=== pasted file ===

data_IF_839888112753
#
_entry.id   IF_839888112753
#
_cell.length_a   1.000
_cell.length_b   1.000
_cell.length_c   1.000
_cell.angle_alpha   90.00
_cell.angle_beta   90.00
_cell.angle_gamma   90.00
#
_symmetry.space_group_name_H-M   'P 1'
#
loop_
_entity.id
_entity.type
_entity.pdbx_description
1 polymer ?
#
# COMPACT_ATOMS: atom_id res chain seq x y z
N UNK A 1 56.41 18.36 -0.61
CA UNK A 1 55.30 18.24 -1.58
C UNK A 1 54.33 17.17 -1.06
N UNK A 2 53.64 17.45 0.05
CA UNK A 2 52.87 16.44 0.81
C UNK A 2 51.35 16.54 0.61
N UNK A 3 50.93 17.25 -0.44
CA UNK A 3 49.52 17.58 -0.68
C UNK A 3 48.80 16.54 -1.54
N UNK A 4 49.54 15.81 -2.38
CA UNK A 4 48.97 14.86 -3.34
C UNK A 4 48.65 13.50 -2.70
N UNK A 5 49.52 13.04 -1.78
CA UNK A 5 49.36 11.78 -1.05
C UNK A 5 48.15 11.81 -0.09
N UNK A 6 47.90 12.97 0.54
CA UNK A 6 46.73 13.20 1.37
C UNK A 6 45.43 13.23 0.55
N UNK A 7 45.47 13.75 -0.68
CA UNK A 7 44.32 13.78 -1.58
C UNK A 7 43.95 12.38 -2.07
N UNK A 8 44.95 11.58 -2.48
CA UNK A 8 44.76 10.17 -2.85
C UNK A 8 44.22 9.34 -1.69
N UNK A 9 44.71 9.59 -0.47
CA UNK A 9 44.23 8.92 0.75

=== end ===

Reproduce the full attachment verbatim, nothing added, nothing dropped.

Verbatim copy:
data_IF_839888112753
#
_entry.id   IF_839888112753
#
_cell.length_a   1.000
_cell.length_b   1.000
_cell.length_c   1.000
_cell.angle_alpha   90.00
_cell.angle_beta   90.00
_cell.angle_gamma   90.00
#
_symmetry.space_group_name_H-M   'P 1'
#
loop_
_entity.id
_entity.type
_entity.pdbx_description
1 polymer ?
#
# COMPACT_ATOMS: atom_id res chain seq x y z
N UNK A 1 56.41 18.36 -0.61
CA UNK A 1 55.30 18.24 -1.58
C UNK A 1 54.33 17.17 -1.06
N UNK A 2 53.64 17.45 0.05
CA UNK A 2 52.87 16.44 0.81
C UNK A 2 51.35 16.54 0.61
N UNK A 3 50.93 17.25 -0.44
CA UNK A 3 49.52 17.58 -0.68
C UNK A 3 48.80 16.54 -1.54
N UNK A 4 49.54 15.81 -2.38
CA UNK A 4 48.97 14.86 -3.34
C UNK A 4 48.65 13.50 -2.70
N UNK A 5 49.52 13.04 -1.78
CA UNK A 5 49.36 11.78 -1.05
C UNK A 5 48.15 11.81 -0.09
N UNK A 6 47.90 12.97 0.54
CA UNK A 6 46.73 13.20 1.37
C UNK A 6 45.43 13.23 0.55
N UNK A 7 45.47 13.75 -0.68
CA UNK A 7 44.32 13.78 -1.58
C UNK A 7 43.95 12.38 -2.07
N UNK A 8 44.95 11.58 -2.48
CA UNK A 8 44.76 10.17 -2.85
C UNK A 8 44.22 9.34 -1.69
N UNK A 9 44.71 9.59 -0.47
CA UNK A 9 44.23 8.92 0.75